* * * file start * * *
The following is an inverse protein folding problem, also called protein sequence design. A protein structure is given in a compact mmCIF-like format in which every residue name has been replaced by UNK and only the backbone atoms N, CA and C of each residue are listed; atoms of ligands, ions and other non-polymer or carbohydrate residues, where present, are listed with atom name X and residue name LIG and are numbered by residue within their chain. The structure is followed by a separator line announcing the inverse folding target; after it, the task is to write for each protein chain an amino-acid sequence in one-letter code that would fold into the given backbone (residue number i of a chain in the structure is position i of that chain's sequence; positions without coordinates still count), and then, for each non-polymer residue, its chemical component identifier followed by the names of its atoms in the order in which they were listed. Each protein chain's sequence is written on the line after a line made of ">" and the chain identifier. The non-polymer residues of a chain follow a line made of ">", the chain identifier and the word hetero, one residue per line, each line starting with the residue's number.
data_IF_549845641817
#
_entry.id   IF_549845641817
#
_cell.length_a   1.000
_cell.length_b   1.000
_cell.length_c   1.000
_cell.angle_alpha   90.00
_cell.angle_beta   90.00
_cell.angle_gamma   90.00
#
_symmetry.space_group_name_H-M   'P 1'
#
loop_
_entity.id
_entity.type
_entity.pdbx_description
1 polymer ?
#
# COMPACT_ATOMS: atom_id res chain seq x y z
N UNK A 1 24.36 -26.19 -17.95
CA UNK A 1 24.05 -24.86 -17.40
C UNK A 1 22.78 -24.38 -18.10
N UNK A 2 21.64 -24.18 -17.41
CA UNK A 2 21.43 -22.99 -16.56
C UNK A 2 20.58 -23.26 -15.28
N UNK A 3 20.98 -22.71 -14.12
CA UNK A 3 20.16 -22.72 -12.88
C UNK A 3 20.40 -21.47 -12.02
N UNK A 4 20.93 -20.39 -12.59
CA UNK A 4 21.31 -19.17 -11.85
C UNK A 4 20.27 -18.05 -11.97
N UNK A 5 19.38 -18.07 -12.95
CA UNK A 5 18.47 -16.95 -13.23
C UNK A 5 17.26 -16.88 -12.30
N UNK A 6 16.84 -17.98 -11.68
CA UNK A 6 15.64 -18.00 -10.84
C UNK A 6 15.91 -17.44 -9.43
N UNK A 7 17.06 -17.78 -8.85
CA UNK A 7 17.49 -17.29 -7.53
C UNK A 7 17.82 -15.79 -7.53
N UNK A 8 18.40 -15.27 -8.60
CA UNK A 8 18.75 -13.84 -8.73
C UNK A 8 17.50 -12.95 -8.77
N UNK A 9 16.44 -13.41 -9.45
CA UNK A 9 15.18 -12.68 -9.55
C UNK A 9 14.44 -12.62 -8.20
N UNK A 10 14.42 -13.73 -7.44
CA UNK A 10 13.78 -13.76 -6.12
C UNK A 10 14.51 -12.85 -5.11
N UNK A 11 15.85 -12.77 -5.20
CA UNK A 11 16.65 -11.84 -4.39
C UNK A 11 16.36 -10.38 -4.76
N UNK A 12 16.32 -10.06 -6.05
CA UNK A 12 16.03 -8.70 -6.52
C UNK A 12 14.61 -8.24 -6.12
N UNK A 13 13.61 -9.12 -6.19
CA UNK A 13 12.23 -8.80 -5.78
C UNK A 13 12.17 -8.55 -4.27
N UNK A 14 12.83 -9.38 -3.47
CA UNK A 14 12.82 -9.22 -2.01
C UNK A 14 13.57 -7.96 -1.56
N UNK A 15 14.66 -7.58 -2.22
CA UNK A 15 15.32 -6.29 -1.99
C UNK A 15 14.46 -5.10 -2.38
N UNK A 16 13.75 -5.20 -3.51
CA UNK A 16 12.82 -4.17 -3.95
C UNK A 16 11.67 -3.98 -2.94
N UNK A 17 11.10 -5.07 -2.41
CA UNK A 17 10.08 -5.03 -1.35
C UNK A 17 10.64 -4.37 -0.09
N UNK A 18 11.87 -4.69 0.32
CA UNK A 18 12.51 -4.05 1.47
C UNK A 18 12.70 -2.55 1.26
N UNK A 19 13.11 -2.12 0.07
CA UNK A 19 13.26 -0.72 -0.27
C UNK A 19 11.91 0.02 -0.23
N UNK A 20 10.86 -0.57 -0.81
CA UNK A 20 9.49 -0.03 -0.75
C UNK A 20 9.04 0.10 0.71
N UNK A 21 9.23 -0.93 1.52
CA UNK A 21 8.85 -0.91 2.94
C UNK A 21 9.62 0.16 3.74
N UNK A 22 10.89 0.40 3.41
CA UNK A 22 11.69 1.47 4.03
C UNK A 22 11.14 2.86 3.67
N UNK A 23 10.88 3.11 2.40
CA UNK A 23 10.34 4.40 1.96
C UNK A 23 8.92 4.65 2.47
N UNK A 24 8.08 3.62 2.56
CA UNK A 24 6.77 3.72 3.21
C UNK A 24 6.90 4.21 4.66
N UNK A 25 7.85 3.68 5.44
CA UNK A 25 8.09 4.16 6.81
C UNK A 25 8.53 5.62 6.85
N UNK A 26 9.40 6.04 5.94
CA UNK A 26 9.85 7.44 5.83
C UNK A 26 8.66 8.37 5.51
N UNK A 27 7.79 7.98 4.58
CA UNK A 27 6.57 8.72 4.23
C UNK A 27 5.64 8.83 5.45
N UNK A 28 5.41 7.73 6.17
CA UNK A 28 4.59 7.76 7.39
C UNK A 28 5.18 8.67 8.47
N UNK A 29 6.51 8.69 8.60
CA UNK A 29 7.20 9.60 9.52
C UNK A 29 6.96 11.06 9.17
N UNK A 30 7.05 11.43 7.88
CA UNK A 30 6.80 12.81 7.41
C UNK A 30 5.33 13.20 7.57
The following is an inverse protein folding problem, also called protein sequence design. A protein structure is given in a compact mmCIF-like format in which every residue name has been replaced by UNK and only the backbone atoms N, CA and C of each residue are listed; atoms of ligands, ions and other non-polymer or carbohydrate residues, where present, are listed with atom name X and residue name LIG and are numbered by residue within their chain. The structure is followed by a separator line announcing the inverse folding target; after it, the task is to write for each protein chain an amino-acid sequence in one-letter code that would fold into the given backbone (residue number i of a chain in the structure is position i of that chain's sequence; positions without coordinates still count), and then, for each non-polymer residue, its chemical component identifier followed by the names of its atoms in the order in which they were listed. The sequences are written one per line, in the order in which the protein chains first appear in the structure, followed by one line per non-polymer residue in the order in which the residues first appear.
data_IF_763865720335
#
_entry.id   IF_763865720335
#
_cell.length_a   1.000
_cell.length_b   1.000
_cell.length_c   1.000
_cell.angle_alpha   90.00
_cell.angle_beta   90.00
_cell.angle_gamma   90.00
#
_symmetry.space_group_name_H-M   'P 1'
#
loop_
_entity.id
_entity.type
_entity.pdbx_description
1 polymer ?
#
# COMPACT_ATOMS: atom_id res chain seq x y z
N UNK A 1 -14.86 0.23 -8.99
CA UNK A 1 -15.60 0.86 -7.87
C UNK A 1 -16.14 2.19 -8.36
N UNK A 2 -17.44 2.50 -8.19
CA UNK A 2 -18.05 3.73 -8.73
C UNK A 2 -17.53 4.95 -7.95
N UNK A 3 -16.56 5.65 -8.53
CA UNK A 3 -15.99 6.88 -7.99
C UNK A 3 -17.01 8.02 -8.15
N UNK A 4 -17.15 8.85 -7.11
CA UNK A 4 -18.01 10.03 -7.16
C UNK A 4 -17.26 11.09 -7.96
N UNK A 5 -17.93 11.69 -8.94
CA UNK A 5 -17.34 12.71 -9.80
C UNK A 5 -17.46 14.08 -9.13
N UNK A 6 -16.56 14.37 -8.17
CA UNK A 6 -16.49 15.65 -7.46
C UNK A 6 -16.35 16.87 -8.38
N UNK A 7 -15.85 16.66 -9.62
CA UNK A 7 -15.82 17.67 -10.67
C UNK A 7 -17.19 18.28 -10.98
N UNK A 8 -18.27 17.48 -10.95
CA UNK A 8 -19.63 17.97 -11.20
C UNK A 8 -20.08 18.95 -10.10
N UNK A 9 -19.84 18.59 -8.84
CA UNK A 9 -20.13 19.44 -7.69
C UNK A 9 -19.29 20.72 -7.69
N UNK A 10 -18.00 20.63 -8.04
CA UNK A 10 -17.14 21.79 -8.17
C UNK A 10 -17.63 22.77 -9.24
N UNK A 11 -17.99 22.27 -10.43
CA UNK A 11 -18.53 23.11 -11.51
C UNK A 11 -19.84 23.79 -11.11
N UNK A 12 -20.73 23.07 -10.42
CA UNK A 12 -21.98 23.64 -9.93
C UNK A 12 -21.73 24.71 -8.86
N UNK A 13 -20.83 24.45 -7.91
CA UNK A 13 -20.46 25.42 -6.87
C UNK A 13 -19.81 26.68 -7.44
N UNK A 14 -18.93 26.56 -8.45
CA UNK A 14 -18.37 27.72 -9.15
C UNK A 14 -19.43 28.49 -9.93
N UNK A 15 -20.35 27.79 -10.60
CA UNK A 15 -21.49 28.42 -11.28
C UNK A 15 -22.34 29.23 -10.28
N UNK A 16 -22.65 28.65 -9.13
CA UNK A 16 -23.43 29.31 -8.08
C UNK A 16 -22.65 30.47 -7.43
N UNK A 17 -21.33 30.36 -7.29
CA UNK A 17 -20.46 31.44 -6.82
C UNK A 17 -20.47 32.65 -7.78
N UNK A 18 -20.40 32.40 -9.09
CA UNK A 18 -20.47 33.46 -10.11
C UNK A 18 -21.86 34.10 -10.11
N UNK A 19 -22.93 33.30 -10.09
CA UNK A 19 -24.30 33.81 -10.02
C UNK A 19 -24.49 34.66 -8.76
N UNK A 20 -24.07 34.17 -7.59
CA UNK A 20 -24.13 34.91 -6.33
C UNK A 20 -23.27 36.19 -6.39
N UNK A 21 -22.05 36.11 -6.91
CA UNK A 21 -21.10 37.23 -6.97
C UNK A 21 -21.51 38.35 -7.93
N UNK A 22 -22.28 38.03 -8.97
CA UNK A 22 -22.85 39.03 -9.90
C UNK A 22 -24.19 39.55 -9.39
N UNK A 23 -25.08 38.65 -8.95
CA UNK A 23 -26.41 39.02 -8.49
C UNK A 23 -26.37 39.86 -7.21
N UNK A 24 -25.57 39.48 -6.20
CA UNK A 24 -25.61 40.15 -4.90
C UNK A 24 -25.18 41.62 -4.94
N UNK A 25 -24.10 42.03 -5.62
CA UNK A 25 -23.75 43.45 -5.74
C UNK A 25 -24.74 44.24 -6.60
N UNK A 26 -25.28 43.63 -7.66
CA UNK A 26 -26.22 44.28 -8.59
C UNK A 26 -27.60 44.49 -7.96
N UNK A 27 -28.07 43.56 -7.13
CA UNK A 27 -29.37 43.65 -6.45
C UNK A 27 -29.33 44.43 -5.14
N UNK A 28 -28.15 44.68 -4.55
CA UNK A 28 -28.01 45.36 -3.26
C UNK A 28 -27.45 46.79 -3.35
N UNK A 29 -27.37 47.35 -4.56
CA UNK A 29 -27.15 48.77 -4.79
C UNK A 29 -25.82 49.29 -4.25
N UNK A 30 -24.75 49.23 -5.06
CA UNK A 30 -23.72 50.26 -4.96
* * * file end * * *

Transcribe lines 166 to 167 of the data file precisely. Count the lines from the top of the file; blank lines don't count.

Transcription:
N UNK A 12 -20.73 23.07 -10.42
CA UNK A 12 -21.98 23.64 -9.93